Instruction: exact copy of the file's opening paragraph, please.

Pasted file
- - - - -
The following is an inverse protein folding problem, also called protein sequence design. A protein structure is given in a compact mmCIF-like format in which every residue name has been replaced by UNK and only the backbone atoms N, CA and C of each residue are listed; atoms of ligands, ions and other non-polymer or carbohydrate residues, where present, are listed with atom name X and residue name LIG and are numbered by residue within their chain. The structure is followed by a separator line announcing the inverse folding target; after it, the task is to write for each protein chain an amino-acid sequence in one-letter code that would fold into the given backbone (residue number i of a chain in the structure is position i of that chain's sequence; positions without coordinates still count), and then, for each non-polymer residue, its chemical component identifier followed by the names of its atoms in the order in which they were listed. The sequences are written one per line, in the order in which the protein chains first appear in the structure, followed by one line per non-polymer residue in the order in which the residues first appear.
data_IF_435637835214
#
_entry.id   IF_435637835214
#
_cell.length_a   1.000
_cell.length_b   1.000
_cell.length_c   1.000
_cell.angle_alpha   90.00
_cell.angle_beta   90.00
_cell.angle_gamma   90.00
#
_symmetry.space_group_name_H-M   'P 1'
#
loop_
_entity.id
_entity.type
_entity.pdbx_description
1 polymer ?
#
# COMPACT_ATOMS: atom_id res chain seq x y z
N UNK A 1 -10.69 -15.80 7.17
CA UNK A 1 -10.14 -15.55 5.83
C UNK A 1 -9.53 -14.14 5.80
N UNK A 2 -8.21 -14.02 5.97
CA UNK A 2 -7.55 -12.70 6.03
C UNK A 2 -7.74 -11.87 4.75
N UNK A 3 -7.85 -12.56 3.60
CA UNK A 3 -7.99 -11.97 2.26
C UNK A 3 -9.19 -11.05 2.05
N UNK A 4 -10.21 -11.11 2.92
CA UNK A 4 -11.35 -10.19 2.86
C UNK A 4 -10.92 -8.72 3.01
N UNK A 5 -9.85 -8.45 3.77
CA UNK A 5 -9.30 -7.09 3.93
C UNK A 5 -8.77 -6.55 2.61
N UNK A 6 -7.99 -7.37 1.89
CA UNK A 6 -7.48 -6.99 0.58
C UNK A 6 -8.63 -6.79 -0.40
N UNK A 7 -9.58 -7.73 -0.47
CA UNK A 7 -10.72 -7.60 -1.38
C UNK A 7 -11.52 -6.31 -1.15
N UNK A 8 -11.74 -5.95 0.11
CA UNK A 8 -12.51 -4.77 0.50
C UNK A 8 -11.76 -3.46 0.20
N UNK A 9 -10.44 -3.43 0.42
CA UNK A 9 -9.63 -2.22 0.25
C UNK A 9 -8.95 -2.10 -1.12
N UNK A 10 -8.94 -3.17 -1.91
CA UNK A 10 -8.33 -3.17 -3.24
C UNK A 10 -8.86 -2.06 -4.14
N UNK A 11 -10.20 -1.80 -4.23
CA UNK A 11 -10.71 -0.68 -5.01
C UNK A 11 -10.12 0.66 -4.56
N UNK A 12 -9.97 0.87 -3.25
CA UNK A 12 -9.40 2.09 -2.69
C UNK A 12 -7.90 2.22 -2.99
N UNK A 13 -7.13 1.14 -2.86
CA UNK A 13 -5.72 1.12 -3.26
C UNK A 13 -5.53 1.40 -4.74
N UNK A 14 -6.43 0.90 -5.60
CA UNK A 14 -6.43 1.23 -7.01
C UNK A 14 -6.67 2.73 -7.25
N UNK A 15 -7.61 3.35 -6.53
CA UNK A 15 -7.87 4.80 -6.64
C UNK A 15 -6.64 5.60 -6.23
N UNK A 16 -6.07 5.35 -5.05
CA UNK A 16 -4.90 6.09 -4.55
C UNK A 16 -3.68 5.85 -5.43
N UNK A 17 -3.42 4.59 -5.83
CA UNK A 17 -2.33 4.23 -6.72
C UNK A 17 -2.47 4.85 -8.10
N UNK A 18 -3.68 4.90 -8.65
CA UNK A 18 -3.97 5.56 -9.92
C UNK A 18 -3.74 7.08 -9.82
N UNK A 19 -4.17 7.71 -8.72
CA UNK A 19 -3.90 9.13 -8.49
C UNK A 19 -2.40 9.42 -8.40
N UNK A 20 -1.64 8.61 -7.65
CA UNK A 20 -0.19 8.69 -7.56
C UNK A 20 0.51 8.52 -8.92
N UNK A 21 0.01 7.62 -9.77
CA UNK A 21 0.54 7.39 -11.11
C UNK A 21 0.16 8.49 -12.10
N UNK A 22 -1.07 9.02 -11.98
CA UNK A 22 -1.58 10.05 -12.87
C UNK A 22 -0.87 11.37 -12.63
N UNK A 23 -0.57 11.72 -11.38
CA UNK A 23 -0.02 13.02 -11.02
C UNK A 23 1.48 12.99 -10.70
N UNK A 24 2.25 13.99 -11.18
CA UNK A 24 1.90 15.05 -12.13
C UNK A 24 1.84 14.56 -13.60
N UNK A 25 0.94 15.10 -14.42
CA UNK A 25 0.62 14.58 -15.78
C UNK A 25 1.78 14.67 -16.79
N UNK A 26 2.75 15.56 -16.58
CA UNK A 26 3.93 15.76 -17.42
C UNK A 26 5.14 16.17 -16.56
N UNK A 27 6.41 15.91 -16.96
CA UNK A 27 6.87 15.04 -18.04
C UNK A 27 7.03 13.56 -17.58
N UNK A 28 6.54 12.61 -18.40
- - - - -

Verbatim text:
The following is an inverse protein folding problem, also called protein sequence design. A protein structure is given in a compact mmCIF-like format in which every residue name has been replaced by UNK and only the backbone atoms N, CA and C of each residue are listed; atoms of ligands, ions and other non-polymer or carbohydrate residues, where present, are listed with atom name X and residue name LIG and are numbered by residue within their chain. The structure is followed by a separator line announcing the inverse folding target; after it, the task is to write for each protein chain an amino-acid sequence in one-letter code that would fold into the given backbone (residue number i of a chain in the structure is position i of that chain's sequence; positions without coordinates still count), and then, for each non-polymer residue, its chemical component identifier followed by the names of its atoms in the order in which they were listed. The sequences are written one per line, in the order in which the protein chains first appear in the structure, followed by one line per non-polymer residue in the order in which the residues first appear.